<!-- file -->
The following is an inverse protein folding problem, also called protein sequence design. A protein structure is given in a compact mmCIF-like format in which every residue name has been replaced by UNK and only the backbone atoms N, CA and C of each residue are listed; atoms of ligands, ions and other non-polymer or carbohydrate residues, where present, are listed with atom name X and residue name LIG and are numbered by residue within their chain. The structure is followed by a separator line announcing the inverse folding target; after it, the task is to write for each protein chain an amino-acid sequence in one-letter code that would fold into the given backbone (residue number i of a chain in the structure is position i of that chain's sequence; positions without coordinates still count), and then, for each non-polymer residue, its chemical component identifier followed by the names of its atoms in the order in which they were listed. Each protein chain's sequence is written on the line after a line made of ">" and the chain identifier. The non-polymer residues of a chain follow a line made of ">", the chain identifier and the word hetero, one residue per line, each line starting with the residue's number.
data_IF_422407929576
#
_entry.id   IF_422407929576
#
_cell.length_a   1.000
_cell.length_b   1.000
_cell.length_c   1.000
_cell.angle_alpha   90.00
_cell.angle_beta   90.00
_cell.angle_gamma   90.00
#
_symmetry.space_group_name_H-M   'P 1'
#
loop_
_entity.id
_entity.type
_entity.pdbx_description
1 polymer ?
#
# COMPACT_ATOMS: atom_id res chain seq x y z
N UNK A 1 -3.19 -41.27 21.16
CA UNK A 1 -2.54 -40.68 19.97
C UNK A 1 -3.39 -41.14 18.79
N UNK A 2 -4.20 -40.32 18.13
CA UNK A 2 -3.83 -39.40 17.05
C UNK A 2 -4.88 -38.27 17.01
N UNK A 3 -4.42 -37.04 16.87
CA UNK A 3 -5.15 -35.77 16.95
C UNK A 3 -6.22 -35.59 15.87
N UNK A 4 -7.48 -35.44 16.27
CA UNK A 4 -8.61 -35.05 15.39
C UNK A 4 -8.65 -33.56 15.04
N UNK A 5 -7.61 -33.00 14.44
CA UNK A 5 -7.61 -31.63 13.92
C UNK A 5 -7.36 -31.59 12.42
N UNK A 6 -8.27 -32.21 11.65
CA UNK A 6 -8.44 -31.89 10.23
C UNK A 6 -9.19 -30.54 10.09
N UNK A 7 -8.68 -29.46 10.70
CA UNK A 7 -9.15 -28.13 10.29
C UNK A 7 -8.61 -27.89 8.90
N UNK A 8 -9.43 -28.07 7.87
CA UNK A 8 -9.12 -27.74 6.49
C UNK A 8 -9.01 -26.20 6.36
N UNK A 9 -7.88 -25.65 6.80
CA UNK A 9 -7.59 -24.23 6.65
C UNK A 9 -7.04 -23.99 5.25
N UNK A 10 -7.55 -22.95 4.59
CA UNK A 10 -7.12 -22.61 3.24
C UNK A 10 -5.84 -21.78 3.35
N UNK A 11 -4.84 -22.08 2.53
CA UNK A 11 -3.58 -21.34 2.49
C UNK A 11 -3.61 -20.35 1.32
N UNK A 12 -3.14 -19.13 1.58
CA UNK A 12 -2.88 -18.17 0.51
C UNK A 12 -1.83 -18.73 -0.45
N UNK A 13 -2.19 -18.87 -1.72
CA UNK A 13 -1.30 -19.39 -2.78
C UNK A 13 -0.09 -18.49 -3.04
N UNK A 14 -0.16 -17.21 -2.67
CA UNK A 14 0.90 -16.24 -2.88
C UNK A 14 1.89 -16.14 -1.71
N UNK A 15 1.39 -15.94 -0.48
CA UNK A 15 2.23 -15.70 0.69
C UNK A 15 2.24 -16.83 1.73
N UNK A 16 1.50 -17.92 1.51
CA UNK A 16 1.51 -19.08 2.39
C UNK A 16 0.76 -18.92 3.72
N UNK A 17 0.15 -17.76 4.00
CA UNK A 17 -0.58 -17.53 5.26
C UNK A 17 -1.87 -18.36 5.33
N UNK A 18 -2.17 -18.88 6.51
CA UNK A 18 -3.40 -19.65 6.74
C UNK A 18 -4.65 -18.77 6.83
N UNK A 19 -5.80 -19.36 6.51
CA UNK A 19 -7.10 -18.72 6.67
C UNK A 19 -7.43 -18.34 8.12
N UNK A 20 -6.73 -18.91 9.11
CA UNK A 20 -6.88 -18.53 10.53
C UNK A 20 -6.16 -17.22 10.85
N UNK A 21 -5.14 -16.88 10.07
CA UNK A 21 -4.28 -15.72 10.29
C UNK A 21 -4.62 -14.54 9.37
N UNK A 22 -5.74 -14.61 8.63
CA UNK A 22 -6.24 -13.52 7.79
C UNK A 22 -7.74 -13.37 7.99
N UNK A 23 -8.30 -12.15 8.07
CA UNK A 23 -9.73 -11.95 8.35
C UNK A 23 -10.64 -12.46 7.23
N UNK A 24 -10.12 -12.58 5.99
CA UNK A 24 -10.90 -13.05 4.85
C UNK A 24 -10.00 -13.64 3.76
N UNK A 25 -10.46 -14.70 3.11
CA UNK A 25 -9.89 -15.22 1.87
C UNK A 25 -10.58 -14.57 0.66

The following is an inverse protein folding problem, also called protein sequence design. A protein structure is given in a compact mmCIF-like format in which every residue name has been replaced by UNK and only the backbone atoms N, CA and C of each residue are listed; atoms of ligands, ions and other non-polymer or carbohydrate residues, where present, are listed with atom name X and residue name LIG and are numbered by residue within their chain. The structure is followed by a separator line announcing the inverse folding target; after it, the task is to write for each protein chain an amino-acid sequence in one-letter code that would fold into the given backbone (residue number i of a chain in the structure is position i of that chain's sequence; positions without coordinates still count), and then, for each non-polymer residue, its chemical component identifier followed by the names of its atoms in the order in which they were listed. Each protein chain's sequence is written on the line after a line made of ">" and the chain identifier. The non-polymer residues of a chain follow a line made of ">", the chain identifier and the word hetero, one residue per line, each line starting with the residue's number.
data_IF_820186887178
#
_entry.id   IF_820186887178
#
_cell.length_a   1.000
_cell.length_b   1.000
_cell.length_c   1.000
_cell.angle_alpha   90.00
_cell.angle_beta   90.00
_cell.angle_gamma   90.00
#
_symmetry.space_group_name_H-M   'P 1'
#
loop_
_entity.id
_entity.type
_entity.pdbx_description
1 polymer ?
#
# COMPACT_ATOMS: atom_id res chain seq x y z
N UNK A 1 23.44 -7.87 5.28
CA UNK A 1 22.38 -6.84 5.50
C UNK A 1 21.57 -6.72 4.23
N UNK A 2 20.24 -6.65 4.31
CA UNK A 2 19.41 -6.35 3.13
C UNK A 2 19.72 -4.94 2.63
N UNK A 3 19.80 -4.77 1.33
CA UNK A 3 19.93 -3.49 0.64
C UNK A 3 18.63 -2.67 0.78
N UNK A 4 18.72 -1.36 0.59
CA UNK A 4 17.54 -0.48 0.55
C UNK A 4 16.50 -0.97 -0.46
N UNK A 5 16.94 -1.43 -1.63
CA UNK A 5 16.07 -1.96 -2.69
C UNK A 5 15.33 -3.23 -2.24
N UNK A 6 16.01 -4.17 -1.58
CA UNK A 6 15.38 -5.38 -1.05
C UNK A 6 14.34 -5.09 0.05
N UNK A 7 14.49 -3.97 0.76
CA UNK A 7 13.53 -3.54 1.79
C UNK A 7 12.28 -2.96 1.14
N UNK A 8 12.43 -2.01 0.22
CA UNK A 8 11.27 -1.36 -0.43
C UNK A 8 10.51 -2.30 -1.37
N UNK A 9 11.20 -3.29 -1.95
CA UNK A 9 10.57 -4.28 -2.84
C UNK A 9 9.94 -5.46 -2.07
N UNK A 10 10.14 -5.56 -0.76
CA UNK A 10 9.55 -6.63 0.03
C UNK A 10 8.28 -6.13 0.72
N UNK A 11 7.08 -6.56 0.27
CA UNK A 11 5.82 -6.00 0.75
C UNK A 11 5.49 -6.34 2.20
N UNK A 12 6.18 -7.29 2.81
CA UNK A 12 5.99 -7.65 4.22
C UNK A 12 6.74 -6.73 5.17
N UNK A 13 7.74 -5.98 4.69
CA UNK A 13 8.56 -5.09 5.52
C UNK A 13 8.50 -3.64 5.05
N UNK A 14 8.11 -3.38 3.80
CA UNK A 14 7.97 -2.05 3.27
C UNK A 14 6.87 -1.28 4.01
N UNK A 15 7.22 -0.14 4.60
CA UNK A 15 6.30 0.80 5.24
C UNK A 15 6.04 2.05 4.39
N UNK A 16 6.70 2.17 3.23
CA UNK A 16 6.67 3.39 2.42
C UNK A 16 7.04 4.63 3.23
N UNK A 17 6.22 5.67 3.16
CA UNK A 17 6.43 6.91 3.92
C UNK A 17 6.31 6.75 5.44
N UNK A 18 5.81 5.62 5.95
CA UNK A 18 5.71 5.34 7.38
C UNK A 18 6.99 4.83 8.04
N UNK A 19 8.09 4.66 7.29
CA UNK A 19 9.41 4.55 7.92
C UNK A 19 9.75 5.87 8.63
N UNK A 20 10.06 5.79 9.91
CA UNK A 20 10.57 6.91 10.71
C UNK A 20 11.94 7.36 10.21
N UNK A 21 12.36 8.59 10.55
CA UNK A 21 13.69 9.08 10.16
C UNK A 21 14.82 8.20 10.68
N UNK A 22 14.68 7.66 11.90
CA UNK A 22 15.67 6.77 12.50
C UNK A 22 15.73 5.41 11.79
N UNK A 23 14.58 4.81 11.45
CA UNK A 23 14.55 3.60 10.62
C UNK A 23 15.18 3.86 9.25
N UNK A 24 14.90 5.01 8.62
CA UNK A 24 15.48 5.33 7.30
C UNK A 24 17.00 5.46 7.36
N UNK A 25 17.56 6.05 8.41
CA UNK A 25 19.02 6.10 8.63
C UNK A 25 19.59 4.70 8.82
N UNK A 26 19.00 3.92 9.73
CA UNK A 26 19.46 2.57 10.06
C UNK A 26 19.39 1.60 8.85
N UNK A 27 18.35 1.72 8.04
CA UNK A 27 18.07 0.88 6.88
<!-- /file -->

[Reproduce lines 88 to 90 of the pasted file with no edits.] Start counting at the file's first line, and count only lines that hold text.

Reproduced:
N UNK A 23 -8.30 -12.15 8.07
CA UNK A 23 -9.73 -11.95 8.35
C UNK A 23 -10.64 -12.46 7.23